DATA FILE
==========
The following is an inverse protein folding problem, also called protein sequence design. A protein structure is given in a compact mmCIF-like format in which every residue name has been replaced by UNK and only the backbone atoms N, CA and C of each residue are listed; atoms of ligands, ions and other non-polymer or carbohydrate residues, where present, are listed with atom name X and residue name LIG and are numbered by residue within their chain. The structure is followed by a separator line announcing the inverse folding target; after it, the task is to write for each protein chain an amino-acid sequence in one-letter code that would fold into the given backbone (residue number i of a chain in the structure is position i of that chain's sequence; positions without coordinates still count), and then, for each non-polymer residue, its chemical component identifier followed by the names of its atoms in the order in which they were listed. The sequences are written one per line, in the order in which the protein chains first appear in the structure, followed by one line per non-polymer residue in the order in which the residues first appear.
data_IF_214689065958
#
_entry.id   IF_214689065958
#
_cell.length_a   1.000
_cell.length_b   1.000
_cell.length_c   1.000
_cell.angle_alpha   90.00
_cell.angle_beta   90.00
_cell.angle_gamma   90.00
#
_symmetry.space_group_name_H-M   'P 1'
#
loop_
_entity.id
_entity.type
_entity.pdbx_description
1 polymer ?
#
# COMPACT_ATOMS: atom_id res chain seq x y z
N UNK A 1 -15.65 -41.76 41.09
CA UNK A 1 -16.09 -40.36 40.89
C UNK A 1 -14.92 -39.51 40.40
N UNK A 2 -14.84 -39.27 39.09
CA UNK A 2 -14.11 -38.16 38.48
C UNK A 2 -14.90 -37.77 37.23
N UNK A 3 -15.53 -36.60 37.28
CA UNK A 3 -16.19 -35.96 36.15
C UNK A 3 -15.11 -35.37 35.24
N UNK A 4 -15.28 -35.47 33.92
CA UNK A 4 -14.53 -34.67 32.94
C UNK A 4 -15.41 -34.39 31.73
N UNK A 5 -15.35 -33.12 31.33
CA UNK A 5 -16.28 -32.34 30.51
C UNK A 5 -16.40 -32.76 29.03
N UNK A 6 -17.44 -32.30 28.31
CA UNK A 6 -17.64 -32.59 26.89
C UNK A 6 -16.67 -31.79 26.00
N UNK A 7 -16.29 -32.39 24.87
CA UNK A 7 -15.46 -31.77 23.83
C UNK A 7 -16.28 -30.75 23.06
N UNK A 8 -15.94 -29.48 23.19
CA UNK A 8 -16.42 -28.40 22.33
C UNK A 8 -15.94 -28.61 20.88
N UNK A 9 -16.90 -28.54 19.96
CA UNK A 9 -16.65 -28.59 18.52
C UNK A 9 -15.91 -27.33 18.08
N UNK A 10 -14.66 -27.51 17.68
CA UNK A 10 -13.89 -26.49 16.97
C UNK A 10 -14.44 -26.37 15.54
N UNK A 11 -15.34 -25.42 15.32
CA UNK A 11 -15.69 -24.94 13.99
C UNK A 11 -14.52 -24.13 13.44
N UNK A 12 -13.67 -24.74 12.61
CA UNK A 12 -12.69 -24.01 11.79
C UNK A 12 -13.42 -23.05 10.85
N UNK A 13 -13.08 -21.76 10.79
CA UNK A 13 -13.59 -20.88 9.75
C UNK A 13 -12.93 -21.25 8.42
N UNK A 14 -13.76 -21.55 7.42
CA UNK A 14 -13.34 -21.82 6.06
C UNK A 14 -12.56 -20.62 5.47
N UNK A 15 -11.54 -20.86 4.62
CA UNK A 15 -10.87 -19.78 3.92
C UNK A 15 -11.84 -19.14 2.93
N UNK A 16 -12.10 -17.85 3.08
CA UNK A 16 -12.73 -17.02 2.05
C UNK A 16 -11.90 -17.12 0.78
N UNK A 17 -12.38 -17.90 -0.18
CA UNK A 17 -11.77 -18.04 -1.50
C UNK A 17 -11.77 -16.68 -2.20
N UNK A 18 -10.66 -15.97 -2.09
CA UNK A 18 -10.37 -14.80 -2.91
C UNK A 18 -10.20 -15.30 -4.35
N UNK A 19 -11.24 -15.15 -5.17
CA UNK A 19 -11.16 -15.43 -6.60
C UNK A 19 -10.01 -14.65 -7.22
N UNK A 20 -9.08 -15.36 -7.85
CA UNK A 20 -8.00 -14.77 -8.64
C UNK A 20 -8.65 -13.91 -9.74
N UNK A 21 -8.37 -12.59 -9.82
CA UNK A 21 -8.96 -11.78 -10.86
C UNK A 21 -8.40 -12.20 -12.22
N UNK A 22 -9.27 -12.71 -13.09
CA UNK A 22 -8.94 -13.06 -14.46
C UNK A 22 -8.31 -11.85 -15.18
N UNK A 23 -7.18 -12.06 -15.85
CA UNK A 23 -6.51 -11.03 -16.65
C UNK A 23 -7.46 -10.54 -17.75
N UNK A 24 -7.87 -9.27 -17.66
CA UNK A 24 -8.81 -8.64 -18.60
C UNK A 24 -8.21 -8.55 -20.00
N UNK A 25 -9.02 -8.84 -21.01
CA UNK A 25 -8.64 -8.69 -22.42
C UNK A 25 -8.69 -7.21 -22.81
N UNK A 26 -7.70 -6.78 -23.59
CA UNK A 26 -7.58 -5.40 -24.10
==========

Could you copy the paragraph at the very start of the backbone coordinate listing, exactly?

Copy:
The following is an inverse protein folding problem, also called protein sequence design. A protein structure is given in a compact mmCIF-like format in which every residue name has been replaced by UNK and only the backbone atoms N, CA and C of each residue are listed; atoms of ligands, ions and other non-polymer or carbohydrate residues, where present, are listed with atom name X and residue name LIG and are numbered by residue within their chain. The structure is followed by a separator line announcing the inverse folding target; after it, the task is to write for each protein chain an amino-acid sequence in one-letter code that would fold into the given backbone (residue number i of a chain in the structure is position i of that chain's sequence; positions without coordinates still count), and then, for each non-polymer residue, its chemical component identifier followed by the names of its atoms in the order in which they were listed. The sequences are written one per line, in the order in which the protein chains first appear in the structure, followed by one line per non-polymer residue in the order in which the residues first appear.